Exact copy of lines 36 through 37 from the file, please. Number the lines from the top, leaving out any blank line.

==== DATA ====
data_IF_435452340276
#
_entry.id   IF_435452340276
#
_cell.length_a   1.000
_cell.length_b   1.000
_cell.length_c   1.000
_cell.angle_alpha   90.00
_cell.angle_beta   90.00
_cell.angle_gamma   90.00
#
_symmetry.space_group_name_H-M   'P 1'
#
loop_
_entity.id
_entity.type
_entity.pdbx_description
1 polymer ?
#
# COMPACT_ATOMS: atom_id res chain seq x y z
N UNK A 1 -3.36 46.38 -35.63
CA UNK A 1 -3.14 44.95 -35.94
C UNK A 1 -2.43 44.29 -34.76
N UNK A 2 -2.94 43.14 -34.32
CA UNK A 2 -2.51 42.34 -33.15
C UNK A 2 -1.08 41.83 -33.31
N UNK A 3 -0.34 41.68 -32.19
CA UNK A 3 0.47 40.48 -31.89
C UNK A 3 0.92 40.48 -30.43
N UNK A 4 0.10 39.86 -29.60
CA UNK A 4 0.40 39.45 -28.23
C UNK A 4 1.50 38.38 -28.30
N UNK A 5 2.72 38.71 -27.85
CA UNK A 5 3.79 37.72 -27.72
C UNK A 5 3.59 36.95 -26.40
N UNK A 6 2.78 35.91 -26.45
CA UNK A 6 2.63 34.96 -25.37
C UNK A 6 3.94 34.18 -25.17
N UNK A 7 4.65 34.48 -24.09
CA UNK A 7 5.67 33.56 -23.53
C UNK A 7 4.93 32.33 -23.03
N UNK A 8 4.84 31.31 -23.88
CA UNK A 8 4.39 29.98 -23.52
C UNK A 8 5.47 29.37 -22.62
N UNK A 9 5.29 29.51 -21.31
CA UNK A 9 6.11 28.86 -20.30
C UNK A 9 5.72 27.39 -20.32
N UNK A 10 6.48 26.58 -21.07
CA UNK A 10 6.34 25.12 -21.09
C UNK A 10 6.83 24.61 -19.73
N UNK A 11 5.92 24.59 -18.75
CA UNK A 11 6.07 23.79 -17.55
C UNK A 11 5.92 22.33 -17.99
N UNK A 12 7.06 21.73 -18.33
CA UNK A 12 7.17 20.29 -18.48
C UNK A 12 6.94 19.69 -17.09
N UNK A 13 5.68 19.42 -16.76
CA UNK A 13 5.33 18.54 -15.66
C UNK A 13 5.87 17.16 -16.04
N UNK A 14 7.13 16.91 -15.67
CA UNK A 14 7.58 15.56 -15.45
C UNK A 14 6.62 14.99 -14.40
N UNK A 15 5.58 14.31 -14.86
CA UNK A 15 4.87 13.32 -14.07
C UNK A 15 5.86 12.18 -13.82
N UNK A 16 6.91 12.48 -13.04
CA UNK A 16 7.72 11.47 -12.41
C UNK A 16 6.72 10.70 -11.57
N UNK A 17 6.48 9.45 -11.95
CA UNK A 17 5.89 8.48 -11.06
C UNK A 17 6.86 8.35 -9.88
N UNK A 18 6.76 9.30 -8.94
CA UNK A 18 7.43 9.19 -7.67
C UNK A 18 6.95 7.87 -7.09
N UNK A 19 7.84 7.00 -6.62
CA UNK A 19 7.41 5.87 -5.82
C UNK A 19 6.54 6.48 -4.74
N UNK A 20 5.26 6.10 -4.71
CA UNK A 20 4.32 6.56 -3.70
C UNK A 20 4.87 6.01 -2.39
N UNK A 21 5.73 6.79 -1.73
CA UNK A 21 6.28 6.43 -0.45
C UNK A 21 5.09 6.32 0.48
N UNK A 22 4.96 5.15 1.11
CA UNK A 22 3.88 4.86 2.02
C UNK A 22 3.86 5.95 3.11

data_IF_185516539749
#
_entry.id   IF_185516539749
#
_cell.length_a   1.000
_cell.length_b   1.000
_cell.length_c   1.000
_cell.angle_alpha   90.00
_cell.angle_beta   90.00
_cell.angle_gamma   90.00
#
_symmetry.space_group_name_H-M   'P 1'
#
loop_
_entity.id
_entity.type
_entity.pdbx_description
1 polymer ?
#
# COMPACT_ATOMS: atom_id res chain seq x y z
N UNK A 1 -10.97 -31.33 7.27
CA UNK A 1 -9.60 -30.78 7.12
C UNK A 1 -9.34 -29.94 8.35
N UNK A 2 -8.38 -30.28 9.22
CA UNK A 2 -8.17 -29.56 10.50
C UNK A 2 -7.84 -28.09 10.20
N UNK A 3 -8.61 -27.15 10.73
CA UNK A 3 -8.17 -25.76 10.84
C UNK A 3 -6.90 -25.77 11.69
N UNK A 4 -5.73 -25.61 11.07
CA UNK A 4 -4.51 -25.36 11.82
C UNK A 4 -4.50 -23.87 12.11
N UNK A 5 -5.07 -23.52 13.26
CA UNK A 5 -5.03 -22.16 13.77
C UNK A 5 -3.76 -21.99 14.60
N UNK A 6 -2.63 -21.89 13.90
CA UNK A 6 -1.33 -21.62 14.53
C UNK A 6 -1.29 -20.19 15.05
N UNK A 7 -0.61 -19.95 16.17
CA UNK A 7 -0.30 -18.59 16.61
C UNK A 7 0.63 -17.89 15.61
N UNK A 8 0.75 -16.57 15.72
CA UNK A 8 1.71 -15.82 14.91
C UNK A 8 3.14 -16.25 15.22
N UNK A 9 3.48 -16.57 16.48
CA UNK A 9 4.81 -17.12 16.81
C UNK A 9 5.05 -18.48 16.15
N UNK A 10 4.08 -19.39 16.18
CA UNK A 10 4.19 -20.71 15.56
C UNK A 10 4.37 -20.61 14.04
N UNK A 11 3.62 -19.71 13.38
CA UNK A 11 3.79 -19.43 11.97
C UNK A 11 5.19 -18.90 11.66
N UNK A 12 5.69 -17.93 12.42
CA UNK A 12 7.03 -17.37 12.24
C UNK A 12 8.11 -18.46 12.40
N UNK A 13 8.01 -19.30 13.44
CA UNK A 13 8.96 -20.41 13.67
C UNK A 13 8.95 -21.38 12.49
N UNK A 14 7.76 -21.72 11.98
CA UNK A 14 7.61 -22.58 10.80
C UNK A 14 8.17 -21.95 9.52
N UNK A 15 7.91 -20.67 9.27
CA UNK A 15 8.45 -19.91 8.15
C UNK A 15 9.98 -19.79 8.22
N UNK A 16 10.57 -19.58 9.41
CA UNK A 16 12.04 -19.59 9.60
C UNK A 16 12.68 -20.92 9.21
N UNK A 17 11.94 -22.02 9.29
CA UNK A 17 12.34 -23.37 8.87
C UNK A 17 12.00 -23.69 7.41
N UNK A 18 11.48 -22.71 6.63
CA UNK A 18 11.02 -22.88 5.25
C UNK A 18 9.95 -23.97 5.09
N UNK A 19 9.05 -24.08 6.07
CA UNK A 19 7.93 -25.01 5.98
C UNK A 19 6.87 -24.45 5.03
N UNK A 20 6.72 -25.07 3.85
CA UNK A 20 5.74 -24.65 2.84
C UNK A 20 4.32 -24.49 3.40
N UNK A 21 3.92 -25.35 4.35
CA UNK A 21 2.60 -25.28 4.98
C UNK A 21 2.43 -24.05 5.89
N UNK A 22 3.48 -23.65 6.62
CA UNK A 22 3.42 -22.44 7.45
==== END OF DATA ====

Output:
N UNK A 6 2.78 35.91 -26.45
CA UNK A 6 2.63 34.96 -25.37